Also on-site was a theatre with a multimedia display and an outdoor museum, but there wasn’t much on show when we visited, presumably due to it still being a month or two away from this year’s sugar season. However, there were some great woodwork displays, and I got to see a tapped maple tree in the woods at the rear of the shop.
Unfortunately I forgot how strict the TSA are at the airport when it comes to liquids, and as such I had to throw away my half-pint of syrup when I left Vermont 🙁 But not to worry: I ordered some more online and am looking very forward to it arriving soon.
Thanks also to Kumlu for suggesting Morse Farm as a great local attraction to visit.
The Vermont Countryside
Instead of heading straight back to Montpelier, Karin took me on a detour through the Vermont countryside. We travelled about 8 miles out of town along some gorgeous meandering dirt roads, where we eventually stopped at the North Montpelier Pond. So far over this side of the world I’d walked along the banks of a half-frozen river in Oakville and I’d seen the icy surface of Lake Ontario extending out a hundred metres before meeting water, but the North Montpelier Pond was the first time I’d experienced an entirely frozen body of water.
Our ears were met with an eerie creaking noise as we stepped onto the snowy surface, but we were reassured to see the fresh marks of car tires stretching well into the centre of the lake. The ice can’t have been that unstable. It was quite a moment to know I was standing on a thin solid meniscus only a few inches above the aquatic life trapped below.
We continued south along a few more secluded roads, past elaborate homesteads & farms and into the nearby township of Barre. The Vermont countryside is a truly wondrous area of the world to explore by car and I’m grateful to have had the opportunity to see a small portion of it with Karin.
Just outside the township of Barre lies the very unique 65-acre Hope Cemetery. First used as a burial ground in the late 1800’s, it’s famous for its 10,000+ tombstones being carved entirely out of Vermont granite, many of which are the works of post-revolutionary Italian migrants. We crawled slowly along the necropolis laneways marvelling at the efforts surviving family members went to in order to memorialise their deceased loved ones, with designs ranging from a soccer ball to an airplane to a racecar.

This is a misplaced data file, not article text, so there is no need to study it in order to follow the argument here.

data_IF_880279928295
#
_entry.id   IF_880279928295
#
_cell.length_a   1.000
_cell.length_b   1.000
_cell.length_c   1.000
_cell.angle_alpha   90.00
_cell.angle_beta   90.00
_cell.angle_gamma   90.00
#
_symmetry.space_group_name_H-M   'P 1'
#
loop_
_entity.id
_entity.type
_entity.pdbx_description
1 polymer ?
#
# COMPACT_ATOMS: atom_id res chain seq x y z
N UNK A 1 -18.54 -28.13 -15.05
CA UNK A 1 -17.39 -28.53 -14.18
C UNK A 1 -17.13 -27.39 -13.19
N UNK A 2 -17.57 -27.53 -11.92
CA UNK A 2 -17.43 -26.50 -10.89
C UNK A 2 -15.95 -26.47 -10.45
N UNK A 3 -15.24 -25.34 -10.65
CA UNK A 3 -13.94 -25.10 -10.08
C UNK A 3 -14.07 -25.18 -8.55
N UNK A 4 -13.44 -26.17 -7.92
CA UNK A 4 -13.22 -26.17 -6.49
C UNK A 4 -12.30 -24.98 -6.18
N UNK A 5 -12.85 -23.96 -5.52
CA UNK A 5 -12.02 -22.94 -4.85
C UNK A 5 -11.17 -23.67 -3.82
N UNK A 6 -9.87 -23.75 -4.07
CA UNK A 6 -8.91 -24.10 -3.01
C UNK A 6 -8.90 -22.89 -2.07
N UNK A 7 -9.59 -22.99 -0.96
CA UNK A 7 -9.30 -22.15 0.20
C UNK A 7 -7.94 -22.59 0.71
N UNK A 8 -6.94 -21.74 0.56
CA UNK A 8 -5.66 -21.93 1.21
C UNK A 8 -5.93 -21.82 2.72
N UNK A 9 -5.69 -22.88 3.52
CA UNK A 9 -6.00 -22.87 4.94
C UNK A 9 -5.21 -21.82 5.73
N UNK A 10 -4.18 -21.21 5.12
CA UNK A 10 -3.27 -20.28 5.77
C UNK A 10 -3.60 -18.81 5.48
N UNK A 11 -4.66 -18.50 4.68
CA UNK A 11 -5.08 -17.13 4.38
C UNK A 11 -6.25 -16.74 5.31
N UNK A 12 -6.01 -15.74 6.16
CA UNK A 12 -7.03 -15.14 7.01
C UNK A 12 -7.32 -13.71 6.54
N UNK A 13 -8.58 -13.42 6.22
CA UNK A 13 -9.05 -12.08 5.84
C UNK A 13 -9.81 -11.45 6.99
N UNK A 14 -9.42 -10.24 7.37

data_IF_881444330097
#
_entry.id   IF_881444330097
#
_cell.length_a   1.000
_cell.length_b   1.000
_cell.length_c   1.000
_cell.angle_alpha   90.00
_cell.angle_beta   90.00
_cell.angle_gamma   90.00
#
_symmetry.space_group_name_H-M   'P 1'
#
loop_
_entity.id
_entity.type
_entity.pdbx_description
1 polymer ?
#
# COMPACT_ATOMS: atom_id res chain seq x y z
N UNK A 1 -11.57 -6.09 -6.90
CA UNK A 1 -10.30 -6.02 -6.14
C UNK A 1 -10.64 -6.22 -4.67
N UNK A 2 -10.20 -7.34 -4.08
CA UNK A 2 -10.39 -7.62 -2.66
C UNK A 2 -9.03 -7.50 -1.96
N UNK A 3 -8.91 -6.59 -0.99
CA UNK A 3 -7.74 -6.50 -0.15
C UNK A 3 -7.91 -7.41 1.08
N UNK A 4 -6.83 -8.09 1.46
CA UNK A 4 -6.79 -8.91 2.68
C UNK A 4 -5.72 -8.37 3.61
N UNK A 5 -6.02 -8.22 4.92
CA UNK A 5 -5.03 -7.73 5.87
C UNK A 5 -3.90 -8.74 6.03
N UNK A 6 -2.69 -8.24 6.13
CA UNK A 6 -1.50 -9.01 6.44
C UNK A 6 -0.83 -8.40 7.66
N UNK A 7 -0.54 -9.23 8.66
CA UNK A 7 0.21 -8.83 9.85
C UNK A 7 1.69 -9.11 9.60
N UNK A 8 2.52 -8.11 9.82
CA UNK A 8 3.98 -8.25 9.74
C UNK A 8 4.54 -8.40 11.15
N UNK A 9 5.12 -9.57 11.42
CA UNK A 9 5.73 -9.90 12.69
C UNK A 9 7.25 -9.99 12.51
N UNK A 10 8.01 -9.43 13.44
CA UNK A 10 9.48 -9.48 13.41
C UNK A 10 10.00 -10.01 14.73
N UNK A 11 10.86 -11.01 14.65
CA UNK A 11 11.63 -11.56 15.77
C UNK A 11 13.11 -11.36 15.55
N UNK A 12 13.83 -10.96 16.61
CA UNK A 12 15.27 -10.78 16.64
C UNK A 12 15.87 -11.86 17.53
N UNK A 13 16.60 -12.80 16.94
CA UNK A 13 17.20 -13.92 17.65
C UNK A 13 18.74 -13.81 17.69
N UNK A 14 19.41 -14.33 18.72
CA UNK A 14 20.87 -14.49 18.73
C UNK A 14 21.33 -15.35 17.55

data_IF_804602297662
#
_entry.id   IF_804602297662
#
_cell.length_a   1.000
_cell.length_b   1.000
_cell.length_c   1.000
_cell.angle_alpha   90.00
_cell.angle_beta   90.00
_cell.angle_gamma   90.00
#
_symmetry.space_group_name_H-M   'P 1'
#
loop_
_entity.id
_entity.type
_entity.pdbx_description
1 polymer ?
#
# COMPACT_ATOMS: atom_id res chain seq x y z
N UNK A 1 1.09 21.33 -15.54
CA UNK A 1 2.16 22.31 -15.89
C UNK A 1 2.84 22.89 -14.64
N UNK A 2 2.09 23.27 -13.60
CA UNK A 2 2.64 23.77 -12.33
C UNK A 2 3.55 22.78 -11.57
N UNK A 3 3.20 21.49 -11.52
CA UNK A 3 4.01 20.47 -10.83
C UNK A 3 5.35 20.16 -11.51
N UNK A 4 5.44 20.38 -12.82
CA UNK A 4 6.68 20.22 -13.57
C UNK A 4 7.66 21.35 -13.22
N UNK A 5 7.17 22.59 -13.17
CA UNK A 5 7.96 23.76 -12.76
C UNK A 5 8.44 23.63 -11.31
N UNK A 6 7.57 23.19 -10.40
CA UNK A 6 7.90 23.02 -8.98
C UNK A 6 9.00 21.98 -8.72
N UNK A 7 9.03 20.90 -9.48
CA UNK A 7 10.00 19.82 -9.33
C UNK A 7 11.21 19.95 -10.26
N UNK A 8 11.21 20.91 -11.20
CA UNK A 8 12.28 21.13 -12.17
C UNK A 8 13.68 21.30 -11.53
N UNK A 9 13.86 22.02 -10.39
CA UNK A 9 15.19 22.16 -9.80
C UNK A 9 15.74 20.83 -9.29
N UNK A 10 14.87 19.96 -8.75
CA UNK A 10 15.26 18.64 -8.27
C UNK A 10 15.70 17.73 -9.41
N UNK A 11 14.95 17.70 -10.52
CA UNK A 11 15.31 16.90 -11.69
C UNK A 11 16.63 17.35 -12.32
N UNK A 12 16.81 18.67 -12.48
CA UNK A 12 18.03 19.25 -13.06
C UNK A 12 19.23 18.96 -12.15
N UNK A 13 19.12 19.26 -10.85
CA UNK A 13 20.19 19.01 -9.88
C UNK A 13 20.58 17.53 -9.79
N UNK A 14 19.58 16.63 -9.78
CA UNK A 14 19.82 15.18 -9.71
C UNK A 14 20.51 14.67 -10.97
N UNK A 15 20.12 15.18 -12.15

It’s an ironic fact that the sculptors who worked on the tombstones suffered a higher-than-average death rate due to the inhalation of silica materials from the granite dust. Having said that, with knowledge that death was impending, the sculptors had the chance to design their own elaborate tombs before their time came up.
Ben & Jerry’s Factory
Karin & I returned to Montpelier after a delightful couple of hours touring the countryside. By this stage my friend Johanna had finished work for the day so we met again, and she was kind enough to take me on yet another drive west of Montpelier to visit the Ben & Jerry’s factory in Waterbury (another local attraction recommended to me by Kumlu).
I can count on half a hand the number of times I’d consumed Ben & Jerry’s in the past, and it was recent news to me that it was a Vermont institute, having been founded in Burlington in 1978. What better way to familiarise myself with the brand than to go on a tour of their ice cream plant?